Ceasing fire: Thai sugar farmers struggle to change polluting ways Ceasing fire: Thai sugar farmers struggle to change polluting ways
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Ceasing fire: Thai sugar farmers struggle to change polluting ways

    NHK World General Bureau for Asia
    Reporter
    Thailand is one of the world's largest sugar producer, turning out about 10 million tons of the sweet stuff each year. But the traditional method of harvesting it is being criticized for polluting the environment. The government wants the industry to modernize, but some farmers say that's not financially feasible.

    It's harvest time in Thailand's northern city of Udon Thani, a sugarcane heartland, and farmer Lamprai Khonsawan is collecting his crop the old-fashioned way, by setting fire to his fields. The flames strip away dry leaves and expose the stalks, where the sugar is. It's much more efficient than hacking at the plants with a knife, and for farmers like Lamprai, it's the only method that's financially viable.

    But it comes with a massive environmental price tag. As the fields burn, plumes of black smoke head skyward. The Thai government says this practice is one of the main reasons the country suffers air pollution that is double the World Health Organization's safe threshold and the UN environment programme says is to blame for around 50,000 deaths a year.

    The authorities want farmers to change their methods, and have been offering subsidies to those who harvest without burning, and put limits on how much burned cane a sugar mill is allowed to buy. They are aiming to cut the percentage of sugar fields being burned to 5% by the end of the next fiscal year. Last year, the figure was 50%.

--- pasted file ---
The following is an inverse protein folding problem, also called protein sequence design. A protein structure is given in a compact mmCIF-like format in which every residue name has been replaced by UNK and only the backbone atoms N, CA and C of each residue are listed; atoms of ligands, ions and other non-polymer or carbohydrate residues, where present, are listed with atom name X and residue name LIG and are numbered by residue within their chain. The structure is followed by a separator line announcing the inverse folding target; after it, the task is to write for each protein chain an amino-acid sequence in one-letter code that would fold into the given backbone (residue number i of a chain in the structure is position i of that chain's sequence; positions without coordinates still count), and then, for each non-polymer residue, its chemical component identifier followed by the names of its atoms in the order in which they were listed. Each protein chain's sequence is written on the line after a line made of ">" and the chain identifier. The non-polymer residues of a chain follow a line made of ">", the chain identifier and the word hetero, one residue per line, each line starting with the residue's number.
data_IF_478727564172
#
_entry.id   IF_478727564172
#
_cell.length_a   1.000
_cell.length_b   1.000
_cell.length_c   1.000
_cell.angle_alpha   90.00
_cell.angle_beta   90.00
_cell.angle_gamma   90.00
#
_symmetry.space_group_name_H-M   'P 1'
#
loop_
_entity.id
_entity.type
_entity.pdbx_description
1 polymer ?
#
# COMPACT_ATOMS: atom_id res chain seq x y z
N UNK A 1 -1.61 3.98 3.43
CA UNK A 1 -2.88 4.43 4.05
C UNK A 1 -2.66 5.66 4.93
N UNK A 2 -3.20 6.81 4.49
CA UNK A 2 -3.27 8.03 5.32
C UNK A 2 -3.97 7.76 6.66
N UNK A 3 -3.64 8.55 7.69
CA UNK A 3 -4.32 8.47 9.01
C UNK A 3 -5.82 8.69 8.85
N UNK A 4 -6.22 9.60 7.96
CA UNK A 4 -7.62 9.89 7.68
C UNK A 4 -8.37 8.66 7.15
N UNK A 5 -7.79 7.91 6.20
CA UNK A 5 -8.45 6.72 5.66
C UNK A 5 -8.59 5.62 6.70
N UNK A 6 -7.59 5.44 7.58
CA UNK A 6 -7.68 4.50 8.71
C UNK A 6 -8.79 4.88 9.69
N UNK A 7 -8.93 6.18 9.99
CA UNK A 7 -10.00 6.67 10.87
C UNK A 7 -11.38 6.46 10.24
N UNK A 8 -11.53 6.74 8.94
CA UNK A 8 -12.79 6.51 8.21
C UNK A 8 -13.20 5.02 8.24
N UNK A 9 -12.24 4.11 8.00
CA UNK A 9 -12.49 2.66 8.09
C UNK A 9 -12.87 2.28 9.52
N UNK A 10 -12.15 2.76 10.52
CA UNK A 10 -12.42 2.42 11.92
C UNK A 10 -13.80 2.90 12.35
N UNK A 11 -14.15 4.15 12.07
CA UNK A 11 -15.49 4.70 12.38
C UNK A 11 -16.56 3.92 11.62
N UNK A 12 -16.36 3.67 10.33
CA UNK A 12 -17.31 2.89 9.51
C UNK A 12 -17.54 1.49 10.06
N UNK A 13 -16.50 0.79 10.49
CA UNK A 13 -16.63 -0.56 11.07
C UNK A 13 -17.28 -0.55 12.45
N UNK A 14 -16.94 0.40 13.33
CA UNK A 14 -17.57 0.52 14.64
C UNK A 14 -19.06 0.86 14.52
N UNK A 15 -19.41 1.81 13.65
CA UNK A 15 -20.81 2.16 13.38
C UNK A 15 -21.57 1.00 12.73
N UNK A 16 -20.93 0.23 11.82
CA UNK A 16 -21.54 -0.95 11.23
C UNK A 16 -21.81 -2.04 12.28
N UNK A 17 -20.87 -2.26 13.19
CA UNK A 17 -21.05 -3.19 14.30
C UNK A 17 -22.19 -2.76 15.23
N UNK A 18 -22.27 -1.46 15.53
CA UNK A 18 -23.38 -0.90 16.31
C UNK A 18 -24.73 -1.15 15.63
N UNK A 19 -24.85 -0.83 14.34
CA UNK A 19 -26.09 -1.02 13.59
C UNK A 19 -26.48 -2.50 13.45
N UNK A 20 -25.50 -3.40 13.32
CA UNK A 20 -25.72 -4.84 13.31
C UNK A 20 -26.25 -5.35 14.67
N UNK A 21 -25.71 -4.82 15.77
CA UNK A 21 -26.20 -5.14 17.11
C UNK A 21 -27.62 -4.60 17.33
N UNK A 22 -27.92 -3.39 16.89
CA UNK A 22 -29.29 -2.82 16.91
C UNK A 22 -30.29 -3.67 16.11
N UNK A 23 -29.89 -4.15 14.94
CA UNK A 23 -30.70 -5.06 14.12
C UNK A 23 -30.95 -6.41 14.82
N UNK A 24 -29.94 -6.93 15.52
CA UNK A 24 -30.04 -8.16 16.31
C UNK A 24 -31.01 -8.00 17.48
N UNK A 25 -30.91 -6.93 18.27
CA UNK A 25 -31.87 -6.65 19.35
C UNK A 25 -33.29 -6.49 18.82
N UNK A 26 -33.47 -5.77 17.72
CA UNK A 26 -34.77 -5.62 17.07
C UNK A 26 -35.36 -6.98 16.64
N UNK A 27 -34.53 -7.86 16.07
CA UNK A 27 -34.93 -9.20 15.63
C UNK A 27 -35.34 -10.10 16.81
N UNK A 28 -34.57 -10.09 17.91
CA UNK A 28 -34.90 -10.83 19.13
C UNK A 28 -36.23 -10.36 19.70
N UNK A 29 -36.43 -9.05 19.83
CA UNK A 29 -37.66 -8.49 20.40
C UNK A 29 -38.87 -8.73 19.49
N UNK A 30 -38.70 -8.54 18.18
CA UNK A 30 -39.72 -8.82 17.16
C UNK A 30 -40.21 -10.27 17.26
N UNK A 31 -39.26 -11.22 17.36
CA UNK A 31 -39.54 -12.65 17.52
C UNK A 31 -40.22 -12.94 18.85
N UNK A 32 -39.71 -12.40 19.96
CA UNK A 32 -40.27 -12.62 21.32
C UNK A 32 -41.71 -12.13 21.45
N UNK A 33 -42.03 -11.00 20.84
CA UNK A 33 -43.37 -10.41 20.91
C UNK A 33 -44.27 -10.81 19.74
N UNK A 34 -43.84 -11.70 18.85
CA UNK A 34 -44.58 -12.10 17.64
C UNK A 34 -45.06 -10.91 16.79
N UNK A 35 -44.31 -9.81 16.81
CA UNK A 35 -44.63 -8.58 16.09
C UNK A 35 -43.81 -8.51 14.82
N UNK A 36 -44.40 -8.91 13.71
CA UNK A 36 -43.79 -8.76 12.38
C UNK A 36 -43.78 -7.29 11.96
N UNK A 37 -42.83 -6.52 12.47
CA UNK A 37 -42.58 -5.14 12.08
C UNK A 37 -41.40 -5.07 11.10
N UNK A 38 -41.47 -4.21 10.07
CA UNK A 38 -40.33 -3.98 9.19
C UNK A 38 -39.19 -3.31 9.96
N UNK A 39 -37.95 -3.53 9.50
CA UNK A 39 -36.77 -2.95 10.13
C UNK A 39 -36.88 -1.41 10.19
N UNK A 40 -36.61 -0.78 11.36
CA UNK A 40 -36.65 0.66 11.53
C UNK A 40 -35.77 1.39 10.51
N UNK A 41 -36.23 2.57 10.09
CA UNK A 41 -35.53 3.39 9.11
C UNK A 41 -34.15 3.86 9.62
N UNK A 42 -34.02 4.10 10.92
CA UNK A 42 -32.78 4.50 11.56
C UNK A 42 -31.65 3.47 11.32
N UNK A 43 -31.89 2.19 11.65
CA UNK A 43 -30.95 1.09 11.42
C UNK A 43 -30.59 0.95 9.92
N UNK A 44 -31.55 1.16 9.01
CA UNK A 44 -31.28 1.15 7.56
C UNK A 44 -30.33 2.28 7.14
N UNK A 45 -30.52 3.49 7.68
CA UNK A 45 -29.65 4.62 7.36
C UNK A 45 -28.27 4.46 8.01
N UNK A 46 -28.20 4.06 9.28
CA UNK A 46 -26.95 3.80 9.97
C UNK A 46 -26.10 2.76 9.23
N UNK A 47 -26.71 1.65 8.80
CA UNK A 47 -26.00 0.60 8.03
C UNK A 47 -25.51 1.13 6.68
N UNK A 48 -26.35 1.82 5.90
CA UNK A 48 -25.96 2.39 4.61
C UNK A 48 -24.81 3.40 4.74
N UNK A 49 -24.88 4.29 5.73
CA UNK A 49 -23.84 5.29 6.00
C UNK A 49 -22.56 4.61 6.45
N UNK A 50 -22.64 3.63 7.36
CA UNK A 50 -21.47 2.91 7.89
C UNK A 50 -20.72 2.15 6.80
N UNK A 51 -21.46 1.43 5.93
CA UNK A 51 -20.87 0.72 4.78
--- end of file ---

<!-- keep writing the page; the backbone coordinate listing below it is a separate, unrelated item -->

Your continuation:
"We only burn the crops because it's more efficient," Lamprai says, and explains that even with government subsidies, the price of sugar is simply too low to consider any other method. "For the past two to three years, the market price has fallen below $33 a ton. If this can be improved, I believe it would stop the burning."

    Lamprai Khonsawan
    The 68-year-old Lamprai Khonsawan oversees 198 acres of sugarcane farm.

    Big machines, big prices

    The most efficient alternative to fire is a modern harvester. The machines can reportedly strip and cut the sugarcane 100 times faster than manual labor, but at around $200,000 each they're beyond the means of most of the smallholders who account for most of the burning.

    The government has a low-interest-rate loan scheme for anyone who wants to invest in one, but with farmers only earning an average of $2,600 dollars a year and many already deep in debt, many are reluctant to take up that offer.

    Sugar mills pressing for change

    The sugar mills that buy the harvested cane have an interest in convincing farmers to stop burning. Government regulations only 20% of their purchases can be burned cane this season.

    The owners of the Kaset Phol mill in owns 18 of the harvesters and rents them to farmers at $6 dollars per ton harvested.

    But the firm's Executive Vice President, Furuya Hiroshi, says it's still not enough to stop all burning activities. "We have to look at why they still continue burning despite being told to stop."

    Lamprai Khonsawan is one of Kaset Phol's customers and uses the machines on 40 of the company's 198 acres of fields. For the rest, he sticks to his slash-and-burn technique. He says it saves time and money, and allows him to harvest in places large machines cannot access. People with smaller plots say even the rental cost is beyond their means, and they don't have space to accommodate the machines anyway.

    Thailand is one of the world's top 10 exporters of agriculture, but the majority of the people who drive that industry are in the lowest 30% of Thai households economically. The country is also Southeast Asia's largest economy after Indonesia but the World Bank says its poverty ratio has increased in recent years.

    And for now, many of the smallholders in Udon Thani have no choice but to burn their fields to stay in business.

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